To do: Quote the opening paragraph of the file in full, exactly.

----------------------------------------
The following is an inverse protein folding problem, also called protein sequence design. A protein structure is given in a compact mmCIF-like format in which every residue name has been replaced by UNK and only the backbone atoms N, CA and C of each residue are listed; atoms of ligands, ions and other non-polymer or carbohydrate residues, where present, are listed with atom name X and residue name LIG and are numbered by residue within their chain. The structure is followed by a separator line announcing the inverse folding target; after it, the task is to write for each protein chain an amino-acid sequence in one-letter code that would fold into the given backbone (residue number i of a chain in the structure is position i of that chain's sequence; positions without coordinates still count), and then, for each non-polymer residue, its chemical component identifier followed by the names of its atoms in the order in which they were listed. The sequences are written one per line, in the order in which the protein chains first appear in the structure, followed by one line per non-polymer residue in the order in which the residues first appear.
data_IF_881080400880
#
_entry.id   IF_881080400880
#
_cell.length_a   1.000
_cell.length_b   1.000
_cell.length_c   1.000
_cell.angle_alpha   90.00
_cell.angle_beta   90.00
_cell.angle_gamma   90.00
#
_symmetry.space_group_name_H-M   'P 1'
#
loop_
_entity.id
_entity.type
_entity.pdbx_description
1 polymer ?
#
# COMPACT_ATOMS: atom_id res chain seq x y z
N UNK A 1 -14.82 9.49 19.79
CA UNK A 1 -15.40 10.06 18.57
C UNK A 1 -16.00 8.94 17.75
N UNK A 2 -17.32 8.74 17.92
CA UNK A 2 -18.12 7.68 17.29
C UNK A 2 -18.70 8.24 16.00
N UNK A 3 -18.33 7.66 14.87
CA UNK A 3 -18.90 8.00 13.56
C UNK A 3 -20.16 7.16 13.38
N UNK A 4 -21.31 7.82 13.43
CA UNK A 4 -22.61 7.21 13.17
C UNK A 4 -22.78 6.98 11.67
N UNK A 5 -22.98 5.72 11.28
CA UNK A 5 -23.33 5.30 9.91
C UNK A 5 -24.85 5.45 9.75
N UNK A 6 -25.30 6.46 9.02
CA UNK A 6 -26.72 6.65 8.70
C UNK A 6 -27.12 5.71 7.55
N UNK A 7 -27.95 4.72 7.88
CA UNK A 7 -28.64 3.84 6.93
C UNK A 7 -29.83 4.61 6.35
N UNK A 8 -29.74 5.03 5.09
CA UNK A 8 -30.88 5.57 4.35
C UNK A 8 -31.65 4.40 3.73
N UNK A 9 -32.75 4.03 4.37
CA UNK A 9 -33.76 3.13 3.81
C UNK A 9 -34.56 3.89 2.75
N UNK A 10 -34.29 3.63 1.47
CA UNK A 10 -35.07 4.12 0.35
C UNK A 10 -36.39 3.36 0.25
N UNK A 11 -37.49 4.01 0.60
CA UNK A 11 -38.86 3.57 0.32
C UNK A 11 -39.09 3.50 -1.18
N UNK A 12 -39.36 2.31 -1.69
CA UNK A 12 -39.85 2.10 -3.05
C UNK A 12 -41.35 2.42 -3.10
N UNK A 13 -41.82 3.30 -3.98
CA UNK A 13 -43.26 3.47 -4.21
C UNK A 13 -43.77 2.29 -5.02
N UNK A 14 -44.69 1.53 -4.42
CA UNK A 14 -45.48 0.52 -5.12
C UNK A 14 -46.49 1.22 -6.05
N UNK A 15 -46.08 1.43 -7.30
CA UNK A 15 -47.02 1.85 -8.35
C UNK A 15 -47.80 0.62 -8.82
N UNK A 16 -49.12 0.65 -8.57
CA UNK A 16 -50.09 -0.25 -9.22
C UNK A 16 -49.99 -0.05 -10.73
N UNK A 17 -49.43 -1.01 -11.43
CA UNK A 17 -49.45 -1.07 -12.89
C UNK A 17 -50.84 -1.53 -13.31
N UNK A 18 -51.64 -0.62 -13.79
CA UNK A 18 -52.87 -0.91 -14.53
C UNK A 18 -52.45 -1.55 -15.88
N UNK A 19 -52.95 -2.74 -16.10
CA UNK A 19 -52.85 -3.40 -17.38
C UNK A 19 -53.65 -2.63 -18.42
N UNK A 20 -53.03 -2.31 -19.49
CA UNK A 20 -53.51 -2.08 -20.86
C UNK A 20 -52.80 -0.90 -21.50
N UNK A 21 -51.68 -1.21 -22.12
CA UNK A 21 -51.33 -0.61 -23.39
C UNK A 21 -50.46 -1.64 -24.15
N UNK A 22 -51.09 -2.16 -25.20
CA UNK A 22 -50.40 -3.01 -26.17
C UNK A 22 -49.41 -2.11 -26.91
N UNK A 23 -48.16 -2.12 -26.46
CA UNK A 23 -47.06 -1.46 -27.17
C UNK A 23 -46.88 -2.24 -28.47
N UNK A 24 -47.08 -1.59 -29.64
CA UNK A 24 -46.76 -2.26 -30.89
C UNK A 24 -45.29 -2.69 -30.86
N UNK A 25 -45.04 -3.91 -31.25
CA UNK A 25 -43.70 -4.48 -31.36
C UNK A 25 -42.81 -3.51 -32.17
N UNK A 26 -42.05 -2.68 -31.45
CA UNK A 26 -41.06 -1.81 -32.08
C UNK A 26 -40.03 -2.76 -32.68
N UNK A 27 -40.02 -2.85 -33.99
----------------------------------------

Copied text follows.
The following is an inverse protein folding problem, also called protein sequence design. A protein structure is given in a compact mmCIF-like format in which every residue name has been replaced by UNK and only the backbone atoms N, CA and C of each residue are listed; atoms of ligands, ions and other non-polymer or carbohydrate residues, where present, are listed with atom name X and residue name LIG and are numbered by residue within their chain. The structure is followed by a separator line announcing the inverse folding target; after it, the task is to write for each protein chain an amino-acid sequence in one-letter code that would fold into the given backbone (residue number i of a chain in the structure is position i of that chain's sequence; positions without coordinates still count), and then, for each non-polymer residue, its chemical component identifier followed by the names of its atoms in the order in which they were listed. The sequences are written one per line, in the order in which the protein chains first appear in the structure, followed by one line per non-polymer residue in the order in which the residues first appear.